Tuesday, November 6, 2012

September 2012 Monetary Conditions

I haven’t done one of these in quite a while, mostly through sheer lack of time, but given the upcoming Monetary Policy Committee meeting this Thursday, now is as good time as any to reboot.

Over the last quarter, broad money supply growth has fallen off (log annual and monthly changes; seasonally adjusted):


I‘m actually a little happier that it has – this past year, I’ve been more concerned over frothiness in credit creation than I was with overall economic growth. The slowdown in M2 is indicative of slowing loan growth, which is confirmed by looking at actually loan data (log annual and monthly changes):


We’re a little bit in uncharted waters here – on the one hand, current loan growth is well below the rates seen in the go-go days of the 1990s, but on the other, there’s been a very uncomfortable build-up of household debt, which at the end of 2011 has reached 76.6% of GDP.

So as far as household lending is concerned, I’m perfectly sanguine about a slowdown in credit, which is certainly part of the story:


Mortgage applications have plateaued, and credit standards have tightened. Unfortunately, business borrowing looks like its slowing down as well:


So the slowdown looks to be general, and even more sharply in terms of business borrowing, which suggests sequential growth – in private consumption at least – for the second half of the year might be weaker.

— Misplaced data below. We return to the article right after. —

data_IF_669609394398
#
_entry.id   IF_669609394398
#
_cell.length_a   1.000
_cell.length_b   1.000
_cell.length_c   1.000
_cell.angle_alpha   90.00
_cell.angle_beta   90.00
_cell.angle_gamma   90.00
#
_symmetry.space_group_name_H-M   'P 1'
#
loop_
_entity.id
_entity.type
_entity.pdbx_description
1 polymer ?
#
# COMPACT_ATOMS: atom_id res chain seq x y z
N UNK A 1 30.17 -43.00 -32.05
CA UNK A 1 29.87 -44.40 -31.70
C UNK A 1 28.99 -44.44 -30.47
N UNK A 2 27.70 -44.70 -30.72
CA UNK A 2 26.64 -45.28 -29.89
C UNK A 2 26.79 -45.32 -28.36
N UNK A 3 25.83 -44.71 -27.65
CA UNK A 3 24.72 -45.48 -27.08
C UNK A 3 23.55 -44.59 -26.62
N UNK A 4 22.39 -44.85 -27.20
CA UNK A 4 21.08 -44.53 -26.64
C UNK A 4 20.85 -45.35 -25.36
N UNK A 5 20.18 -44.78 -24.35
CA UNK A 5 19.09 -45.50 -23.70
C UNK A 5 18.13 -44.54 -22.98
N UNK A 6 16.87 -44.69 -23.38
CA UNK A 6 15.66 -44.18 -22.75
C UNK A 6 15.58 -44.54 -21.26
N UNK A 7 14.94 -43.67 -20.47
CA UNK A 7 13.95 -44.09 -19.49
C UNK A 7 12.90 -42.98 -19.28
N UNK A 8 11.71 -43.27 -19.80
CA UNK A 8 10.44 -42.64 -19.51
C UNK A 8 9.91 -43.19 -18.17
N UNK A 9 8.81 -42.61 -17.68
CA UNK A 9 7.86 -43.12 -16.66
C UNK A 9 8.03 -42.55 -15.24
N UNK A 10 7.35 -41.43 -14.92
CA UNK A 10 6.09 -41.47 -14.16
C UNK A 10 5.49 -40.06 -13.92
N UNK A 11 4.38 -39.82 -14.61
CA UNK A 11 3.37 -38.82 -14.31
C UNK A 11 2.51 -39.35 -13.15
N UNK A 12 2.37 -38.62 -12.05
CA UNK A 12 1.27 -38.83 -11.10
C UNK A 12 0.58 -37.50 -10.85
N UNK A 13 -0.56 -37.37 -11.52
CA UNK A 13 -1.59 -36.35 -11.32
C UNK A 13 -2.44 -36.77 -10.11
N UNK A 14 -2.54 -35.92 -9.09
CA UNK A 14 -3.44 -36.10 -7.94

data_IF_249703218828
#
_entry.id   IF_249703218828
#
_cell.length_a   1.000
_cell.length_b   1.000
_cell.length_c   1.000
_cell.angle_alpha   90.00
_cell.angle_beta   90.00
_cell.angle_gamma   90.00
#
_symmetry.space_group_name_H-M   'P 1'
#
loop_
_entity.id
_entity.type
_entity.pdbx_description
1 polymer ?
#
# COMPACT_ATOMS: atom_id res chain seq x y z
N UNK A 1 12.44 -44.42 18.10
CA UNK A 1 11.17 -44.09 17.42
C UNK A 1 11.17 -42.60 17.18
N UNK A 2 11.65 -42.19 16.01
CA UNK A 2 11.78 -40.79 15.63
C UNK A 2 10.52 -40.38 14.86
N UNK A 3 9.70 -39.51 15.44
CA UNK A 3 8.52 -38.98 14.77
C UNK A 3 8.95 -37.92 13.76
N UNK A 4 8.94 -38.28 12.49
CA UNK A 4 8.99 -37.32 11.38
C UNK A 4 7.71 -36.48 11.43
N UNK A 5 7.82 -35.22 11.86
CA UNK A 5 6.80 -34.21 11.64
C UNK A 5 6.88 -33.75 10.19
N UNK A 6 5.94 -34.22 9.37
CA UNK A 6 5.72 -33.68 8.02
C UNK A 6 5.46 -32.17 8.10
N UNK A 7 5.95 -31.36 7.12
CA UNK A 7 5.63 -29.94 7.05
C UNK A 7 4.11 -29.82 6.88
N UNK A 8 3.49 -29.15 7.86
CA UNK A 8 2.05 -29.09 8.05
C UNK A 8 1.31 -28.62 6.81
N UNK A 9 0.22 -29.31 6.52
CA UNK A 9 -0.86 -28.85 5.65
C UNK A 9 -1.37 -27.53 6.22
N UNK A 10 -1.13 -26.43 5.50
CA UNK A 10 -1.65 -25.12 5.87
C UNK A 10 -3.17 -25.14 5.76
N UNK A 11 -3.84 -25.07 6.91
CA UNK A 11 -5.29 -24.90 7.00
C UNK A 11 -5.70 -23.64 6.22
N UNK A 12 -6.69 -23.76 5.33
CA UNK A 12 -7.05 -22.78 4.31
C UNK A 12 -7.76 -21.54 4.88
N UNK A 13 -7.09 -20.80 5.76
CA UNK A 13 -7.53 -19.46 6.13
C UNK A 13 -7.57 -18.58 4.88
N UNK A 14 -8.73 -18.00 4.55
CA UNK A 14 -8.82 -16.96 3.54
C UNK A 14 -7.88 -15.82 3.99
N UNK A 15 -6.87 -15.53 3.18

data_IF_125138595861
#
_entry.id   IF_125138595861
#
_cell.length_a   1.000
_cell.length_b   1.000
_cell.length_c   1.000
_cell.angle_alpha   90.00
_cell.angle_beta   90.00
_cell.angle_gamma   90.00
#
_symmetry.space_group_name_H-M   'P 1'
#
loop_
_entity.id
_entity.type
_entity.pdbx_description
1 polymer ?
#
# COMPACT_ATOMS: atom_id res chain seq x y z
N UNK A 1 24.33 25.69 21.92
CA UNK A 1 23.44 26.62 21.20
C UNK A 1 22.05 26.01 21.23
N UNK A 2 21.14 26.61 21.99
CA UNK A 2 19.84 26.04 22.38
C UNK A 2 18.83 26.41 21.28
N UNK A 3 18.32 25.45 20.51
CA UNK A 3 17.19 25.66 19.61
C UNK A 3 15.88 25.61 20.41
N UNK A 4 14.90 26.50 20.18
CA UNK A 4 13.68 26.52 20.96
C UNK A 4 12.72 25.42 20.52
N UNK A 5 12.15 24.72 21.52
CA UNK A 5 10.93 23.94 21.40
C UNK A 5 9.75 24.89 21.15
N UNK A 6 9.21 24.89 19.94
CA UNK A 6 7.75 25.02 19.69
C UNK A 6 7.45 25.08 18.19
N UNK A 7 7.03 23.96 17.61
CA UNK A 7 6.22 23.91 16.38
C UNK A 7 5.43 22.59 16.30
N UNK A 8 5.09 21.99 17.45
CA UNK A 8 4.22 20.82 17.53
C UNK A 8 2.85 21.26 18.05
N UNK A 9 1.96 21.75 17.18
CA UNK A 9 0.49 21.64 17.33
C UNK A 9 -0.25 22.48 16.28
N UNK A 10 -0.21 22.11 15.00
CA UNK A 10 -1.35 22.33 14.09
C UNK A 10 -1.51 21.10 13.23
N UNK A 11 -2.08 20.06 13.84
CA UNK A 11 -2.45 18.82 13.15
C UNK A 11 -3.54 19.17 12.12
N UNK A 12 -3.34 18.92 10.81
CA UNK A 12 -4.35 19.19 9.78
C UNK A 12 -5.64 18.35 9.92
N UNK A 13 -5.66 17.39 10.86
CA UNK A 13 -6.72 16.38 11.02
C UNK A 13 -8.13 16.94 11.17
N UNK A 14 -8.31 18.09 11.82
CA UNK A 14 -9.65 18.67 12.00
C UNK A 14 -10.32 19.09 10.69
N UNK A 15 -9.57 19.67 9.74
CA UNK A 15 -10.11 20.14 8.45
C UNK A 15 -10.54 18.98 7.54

As business has dropped off, so has the cost of credit as competition heats up:


I can’t imagine senior commercial bank managers being overly comfortable right now.

Looking at the other interest rate data, MGS data shows a slight steepening of the yield curve over the past quarter:


It does seem that the market was looking at a sharper growth slowdown scenario in 1H2012 than its looking forward to now. But given the movements over the past couple of years, I don’t want to read too much into it.

Overall of course, there’s really nothing in the data to warrant a move on the monetary front. The external sector is still weakening, but not so drastically as to require a monetary policy response to boost the economy. This is especially true with the dramatic upswing in private and public investment this year, which has largely offset the decline in export growth.

With inflation continuing to be subdued, there’s certainly greater space for a monetary move if warranted, but my preference would be that BNM should stay pat. There’s still a whole lot of big infrastructure projects slated to take off this quarter and next year – a steady hand on the tiller, with inflation continuing to slow, means effectively slow passive tightening of monetary conditions, which is exactly what I think is most appropriate at this juncture.

Technical Notes:

All data from the September 2012 Monthly Statistical Bulletin from Bank Negara Malaysia

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